Talbert took the intel he gathered from Arkansas growers and leveraged it to the benefit of Stilwell, Oklahoma due to a brilliant grant program. Talbert explains, “Kenda Woodburn, a most helpful OSU Extension Agent, told me about a ‘diversification grant’ administered by the Oklahoma Agriculture Enhancement and Diversification Board. I wrote a proposal highlighting my findings and detailing a budget. Moreover, I emphasized that having strawberries for our state fruit, juxtaposed against less robust growing methods and dwindling acreage in the ‘Strawberry Capital,” necessitated intervention.” Integrating a “u-pick” component for the public to enjoy picking their own farm-fresh berries, something curiously not available in Stilwell, further helped Talbert secure a $5,000 grant to partially fund the project.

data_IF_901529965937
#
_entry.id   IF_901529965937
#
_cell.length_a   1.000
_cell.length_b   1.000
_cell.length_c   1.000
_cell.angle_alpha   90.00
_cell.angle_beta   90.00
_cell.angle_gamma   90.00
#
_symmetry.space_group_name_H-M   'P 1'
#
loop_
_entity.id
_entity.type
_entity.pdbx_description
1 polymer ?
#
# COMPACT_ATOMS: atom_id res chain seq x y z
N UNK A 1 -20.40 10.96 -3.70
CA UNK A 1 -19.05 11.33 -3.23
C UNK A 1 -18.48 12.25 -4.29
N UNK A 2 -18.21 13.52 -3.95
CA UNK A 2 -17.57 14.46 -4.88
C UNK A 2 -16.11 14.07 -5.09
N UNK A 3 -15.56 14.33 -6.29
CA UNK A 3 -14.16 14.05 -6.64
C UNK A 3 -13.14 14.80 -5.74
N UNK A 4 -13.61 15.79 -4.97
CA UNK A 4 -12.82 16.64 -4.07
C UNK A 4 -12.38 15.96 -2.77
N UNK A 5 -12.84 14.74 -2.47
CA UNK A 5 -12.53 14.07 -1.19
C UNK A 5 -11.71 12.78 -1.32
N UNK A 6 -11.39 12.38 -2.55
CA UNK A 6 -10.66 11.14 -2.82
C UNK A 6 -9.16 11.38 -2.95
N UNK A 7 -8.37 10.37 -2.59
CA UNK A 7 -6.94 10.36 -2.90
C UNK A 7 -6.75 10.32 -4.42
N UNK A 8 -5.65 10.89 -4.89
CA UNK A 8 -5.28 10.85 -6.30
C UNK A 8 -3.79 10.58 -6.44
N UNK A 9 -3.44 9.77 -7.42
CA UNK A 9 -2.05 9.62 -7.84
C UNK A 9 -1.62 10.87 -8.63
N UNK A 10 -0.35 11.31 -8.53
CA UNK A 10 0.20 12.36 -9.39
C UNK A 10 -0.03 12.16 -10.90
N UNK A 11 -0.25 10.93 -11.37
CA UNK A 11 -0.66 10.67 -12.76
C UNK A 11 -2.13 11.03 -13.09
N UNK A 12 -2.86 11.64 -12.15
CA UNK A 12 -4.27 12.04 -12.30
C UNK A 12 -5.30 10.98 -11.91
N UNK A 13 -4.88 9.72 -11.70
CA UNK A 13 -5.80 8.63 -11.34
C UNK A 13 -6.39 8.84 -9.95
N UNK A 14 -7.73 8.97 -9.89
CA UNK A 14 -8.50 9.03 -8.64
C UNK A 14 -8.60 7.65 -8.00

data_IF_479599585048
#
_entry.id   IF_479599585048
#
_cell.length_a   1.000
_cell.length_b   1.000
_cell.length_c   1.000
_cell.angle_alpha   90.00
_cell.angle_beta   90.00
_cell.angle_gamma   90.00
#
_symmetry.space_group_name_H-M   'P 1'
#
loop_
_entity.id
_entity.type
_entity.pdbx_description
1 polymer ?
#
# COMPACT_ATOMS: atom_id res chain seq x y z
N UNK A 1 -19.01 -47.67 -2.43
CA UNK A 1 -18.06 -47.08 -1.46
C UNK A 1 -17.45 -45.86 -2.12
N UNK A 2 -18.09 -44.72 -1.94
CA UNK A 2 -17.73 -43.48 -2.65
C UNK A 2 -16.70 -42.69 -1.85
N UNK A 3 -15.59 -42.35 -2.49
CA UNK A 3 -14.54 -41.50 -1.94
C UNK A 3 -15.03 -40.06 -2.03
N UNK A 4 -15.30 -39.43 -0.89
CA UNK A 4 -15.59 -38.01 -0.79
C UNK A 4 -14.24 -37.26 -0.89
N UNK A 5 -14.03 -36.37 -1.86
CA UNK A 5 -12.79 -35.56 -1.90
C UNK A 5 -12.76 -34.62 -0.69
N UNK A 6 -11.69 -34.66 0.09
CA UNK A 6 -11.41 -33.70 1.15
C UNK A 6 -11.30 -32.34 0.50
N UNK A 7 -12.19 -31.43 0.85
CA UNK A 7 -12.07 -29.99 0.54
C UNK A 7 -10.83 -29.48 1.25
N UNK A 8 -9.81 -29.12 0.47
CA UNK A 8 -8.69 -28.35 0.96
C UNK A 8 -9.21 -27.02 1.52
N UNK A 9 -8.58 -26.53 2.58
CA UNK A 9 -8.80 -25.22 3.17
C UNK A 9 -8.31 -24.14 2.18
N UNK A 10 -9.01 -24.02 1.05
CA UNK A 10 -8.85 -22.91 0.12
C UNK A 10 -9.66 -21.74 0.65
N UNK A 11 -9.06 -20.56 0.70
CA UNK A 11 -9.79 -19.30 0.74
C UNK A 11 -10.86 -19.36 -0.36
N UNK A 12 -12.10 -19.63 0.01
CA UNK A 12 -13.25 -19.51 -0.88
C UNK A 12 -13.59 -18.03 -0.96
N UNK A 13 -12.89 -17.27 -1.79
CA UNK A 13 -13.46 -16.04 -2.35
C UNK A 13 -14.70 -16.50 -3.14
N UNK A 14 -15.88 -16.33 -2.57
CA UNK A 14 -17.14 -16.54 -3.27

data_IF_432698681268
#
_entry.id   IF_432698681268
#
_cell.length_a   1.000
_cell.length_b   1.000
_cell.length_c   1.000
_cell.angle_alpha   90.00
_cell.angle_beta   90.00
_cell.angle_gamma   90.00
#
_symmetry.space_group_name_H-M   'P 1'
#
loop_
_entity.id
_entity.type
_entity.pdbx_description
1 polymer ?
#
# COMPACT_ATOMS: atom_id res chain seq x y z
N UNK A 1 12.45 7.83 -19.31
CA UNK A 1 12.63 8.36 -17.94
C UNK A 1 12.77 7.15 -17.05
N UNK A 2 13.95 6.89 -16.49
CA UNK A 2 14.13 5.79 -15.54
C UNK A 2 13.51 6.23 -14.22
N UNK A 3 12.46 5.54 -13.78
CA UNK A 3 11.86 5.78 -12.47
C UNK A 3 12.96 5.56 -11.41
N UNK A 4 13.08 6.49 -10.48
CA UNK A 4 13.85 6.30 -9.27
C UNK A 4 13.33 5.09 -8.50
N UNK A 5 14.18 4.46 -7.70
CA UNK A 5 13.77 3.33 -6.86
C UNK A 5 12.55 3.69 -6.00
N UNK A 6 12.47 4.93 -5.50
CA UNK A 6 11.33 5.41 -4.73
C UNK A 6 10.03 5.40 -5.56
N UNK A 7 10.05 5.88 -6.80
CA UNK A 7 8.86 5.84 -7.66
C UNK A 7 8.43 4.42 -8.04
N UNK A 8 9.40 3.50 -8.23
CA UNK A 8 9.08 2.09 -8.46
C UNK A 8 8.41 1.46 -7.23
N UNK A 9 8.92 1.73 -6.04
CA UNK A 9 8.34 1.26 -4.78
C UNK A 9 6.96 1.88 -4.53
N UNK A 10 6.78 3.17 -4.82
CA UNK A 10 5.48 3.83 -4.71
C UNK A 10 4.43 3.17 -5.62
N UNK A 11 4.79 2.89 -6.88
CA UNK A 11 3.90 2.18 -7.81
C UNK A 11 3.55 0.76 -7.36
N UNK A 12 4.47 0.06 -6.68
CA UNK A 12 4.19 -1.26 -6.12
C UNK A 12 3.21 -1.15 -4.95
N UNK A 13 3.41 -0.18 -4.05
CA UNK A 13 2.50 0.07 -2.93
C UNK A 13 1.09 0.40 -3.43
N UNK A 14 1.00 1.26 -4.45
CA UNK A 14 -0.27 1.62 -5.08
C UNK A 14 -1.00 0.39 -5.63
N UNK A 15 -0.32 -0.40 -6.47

Stilwell Strawberries From J5 Farm, LLC Ready For Market